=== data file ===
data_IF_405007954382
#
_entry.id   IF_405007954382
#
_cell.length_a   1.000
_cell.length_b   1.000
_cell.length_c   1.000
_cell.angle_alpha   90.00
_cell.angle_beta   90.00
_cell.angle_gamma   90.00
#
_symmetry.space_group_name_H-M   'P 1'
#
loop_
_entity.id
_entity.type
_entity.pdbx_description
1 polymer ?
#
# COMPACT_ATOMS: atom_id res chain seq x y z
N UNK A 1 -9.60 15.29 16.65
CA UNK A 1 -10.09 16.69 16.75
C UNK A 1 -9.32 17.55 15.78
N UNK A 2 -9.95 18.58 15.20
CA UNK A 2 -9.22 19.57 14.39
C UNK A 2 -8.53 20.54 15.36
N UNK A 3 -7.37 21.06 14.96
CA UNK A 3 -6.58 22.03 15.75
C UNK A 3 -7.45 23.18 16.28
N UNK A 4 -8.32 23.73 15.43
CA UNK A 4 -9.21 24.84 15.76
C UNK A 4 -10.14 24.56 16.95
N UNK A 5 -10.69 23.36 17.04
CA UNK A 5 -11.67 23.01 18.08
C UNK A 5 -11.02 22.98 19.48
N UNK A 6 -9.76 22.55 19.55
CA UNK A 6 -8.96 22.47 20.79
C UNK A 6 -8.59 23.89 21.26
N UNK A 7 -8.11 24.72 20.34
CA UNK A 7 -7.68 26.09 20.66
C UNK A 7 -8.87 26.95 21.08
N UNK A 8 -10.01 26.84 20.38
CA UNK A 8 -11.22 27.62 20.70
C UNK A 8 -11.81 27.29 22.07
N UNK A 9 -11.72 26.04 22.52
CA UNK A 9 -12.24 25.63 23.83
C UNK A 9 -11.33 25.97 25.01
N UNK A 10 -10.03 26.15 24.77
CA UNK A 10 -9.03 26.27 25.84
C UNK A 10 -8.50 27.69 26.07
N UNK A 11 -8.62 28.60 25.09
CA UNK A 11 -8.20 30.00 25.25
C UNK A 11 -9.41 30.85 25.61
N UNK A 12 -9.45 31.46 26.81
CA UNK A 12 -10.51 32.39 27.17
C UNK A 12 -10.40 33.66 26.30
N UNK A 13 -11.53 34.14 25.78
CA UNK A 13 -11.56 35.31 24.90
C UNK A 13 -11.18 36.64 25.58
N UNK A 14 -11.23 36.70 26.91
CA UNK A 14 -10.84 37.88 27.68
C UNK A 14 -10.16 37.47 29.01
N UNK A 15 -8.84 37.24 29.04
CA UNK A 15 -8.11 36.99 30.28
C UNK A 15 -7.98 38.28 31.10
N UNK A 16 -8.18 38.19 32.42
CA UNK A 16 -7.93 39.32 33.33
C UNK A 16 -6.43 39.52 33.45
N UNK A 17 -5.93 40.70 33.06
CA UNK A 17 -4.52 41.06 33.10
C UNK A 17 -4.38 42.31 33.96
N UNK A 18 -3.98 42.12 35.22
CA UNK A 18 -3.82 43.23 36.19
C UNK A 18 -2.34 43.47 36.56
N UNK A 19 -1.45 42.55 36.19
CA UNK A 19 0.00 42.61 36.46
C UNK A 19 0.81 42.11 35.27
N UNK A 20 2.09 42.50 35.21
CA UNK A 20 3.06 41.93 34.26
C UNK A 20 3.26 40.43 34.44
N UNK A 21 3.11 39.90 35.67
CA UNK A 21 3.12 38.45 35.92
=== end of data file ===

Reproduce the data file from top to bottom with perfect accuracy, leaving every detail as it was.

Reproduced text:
data_IF_405007954382
#
_entry.id   IF_405007954382
#
_cell.length_a   1.000
_cell.length_b   1.000
_cell.length_c   1.000
_cell.angle_alpha   90.00
_cell.angle_beta   90.00
_cell.angle_gamma   90.00
#
_symmetry.space_group_name_H-M   'P 1'
#
loop_
_entity.id
_entity.type
_entity.pdbx_description
1 polymer ?
#
# COMPACT_ATOMS: atom_id res chain seq x y z
N UNK A 1 -9.60 15.29 16.65
CA UNK A 1 -10.09 16.69 16.75
C UNK A 1 -9.32 17.55 15.78
N UNK A 2 -9.95 18.58 15.20
CA UNK A 2 -9.22 19.57 14.39
C UNK A 2 -8.53 20.54 15.36
N UNK A 3 -7.37 21.06 14.96
CA UNK A 3 -6.58 22.03 15.75
C UNK A 3 -7.45 23.18 16.28
N UNK A 4 -8.32 23.73 15.43
CA UNK A 4 -9.21 24.84 15.76
C UNK A 4 -10.14 24.56 16.95
N UNK A 5 -10.69 23.36 17.04
CA UNK A 5 -11.67 23.01 18.08
C UNK A 5 -11.02 22.98 19.48
N UNK A 6 -9.76 22.55 19.55
CA UNK A 6 -8.96 22.47 20.79
C UNK A 6 -8.59 23.89 21.26
N UNK A 7 -8.11 24.72 20.34
CA UNK A 7 -7.68 26.09 20.66
C UNK A 7 -8.87 26.95 21.08
N UNK A 8 -10.01 26.84 20.38
CA UNK A 8 -11.22 27.62 20.70
C UNK A 8 -11.81 27.29 22.07
N UNK A 9 -11.72 26.04 22.52
CA UNK A 9 -12.24 25.63 23.83
C UNK A 9 -11.33 25.97 25.01
N UNK A 10 -10.03 26.15 24.77
CA UNK A 10 -9.03 26.27 25.84
C UNK A 10 -8.50 27.69 26.07
N UNK A 11 -8.62 28.60 25.09
CA UNK A 11 -8.20 30.00 25.25
C UNK A 11 -9.41 30.85 25.61
N UNK A 12 -9.45 31.46 26.81
CA UNK A 12 -10.51 32.39 27.17
C UNK A 12 -10.40 33.66 26.30
N UNK A 13 -11.53 34.14 25.78
CA UNK A 13 -11.56 35.31 24.90
C UNK A 13 -11.18 36.64 25.58
N UNK A 14 -11.23 36.70 26.91
CA UNK A 14 -10.84 37.88 27.68
C UNK A 14 -10.16 37.47 29.01
N UNK A 15 -8.84 37.24 29.04
CA UNK A 15 -8.11 36.99 30.28
C UNK A 15 -7.98 38.28 31.10
N UNK A 16 -8.18 38.19 32.42
CA UNK A 16 -7.93 39.32 33.33
C UNK A 16 -6.43 39.52 33.45
N UNK A 17 -5.93 40.70 33.06
CA UNK A 17 -4.52 41.06 33.10
C UNK A 17 -4.38 42.31 33.96
N UNK A 18 -3.98 42.12 35.22
CA UNK A 18 -3.82 43.23 36.19
C UNK A 18 -2.34 43.47 36.56
N UNK A 19 -1.45 42.55 36.19
CA UNK A 19 0.00 42.61 36.46
C UNK A 19 0.81 42.11 35.27
N UNK A 20 2.09 42.50 35.21
CA UNK A 20 3.06 41.93 34.26
C UNK A 20 3.26 40.43 34.44
N UNK A 21 3.11 39.90 35.67
CA UNK A 21 3.12 38.45 35.92